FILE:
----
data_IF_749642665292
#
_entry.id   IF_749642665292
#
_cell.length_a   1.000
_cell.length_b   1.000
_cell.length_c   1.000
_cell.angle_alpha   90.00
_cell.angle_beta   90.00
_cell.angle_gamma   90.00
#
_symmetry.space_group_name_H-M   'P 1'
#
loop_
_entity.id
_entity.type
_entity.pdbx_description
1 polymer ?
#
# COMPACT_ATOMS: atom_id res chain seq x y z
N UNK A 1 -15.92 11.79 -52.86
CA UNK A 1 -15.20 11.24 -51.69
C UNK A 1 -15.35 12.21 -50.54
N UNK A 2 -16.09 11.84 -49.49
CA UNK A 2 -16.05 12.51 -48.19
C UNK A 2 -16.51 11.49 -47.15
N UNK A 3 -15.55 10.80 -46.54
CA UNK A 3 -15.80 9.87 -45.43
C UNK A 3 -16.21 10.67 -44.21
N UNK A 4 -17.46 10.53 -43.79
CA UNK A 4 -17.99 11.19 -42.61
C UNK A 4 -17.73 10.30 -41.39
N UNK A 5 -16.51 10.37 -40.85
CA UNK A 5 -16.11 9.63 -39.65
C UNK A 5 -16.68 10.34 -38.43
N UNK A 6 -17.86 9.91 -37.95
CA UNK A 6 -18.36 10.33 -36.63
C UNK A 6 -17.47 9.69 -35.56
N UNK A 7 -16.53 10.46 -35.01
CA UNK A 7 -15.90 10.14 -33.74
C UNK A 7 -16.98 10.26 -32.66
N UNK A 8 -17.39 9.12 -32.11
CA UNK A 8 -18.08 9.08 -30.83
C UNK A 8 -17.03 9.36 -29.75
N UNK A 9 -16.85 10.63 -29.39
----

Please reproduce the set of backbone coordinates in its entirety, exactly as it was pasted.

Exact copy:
data_IF_749642665292
#
_entry.id   IF_749642665292
#
_cell.length_a   1.000
_cell.length_b   1.000
_cell.length_c   1.000
_cell.angle_alpha   90.00
_cell.angle_beta   90.00
_cell.angle_gamma   90.00
#
_symmetry.space_group_name_H-M   'P 1'
#
loop_
_entity.id
_entity.type
_entity.pdbx_description
1 polymer ?
#
# COMPACT_ATOMS: atom_id res chain seq x y z
N UNK A 1 -15.92 11.79 -52.86
CA UNK A 1 -15.20 11.24 -51.69
C UNK A 1 -15.35 12.21 -50.54
N UNK A 2 -16.09 11.84 -49.49
CA UNK A 2 -16.05 12.51 -48.19
C UNK A 2 -16.51 11.49 -47.15
N UNK A 3 -15.55 10.80 -46.54
CA UNK A 3 -15.80 9.87 -45.43
C UNK A 3 -16.21 10.67 -44.21
N UNK A 4 -17.46 10.53 -43.79
CA UNK A 4 -17.99 11.19 -42.61
C UNK A 4 -17.73 10.30 -41.39
N UNK A 5 -16.51 10.37 -40.85
CA UNK A 5 -16.11 9.63 -39.65
C UNK A 5 -16.68 10.34 -38.43
N UNK A 6 -17.86 9.91 -37.95
CA UNK A 6 -18.36 10.33 -36.63
C UNK A 6 -17.47 9.69 -35.56
N UNK A 7 -16.53 10.46 -35.01
CA UNK A 7 -15.90 10.14 -33.74
C UNK A 7 -16.98 10.26 -32.66
N UNK A 8 -17.39 9.12 -32.11
CA UNK A 8 -18.08 9.08 -30.83
C UNK A 8 -17.03 9.36 -29.75
N UNK A 9 -16.85 10.63 -29.39